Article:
Wednesday, March 09, 2005A few weeks ago I discussed Andrew Sullivan's views on the new iPod world. Since then I found this post over at Crux Magazine's Signs of the Times blog. I took particular interest in the closing passage:
That might, incidentally, be all it takes: a willingness to stop off at a bar occasionally for a drink. If many people did that, maybe the yarn of society would start meshing together and something better would be knitted from it. It beats all the individualistic strands lying around in a heap today.
Just a few drinks at the bar. In what other era has civic mindedness made such an easy and enjoyable request?
Reasonable people will differ on the merits of stopping off at a bar, but let's keep the point intact. If needs be, substitute the word "coffehouse" for bar. Or maybe deli. Or cafe. Etc. These establishments become what Russell Kirk called "little platoons," place of voluntary communion among neighbors. This is why some of us are so upset to see Best Buy replacing the local record store and Home Depot replacing the local hardware. Think of the hardware store on a television show like Home Improvement or the coffee shop on Friends. Yes, those are television shows, but I think we all know that such places exist. I can think of several in my own community. Yes, the free market is good, but if we don't work to preserve local institutions, we'll lose them. Just imagine a world where the local barbershops are replaced by MasterCuts.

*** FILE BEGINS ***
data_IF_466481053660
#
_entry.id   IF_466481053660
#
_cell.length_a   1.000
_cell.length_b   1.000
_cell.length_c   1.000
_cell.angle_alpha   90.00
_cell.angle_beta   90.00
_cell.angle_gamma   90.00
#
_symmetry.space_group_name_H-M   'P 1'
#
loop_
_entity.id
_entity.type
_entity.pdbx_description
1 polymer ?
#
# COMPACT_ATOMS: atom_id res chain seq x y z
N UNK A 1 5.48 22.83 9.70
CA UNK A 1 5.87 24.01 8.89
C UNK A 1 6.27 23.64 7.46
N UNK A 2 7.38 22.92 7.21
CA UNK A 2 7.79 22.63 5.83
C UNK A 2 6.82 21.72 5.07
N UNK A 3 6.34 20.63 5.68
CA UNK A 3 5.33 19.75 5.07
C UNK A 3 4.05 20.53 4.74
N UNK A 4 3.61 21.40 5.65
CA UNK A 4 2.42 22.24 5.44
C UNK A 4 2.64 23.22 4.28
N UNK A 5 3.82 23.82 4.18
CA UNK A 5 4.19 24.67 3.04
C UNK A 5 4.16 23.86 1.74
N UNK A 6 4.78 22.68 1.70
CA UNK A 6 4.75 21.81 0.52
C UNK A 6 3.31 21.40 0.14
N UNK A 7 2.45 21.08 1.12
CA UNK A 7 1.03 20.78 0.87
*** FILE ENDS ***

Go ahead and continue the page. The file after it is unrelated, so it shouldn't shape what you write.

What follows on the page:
I know I treasure my mornings spent at the Crimson Cafe here in Tuscaloosa, and I know that countless friendships have been formed by the cafe's patrons. (Even better, I know of several Christians who are regulars. Their friendships with employees and other customers is likely bearing fruit for the Gospel.) Whatever we think about the drinking of the characters on Cheers, the fellowship they shared was a good thing. These institutions are good for the community and, I would argue, for the church, as well. Our bonds with our neighbors should, as much as possible, pre-exist before we decide to evangelize.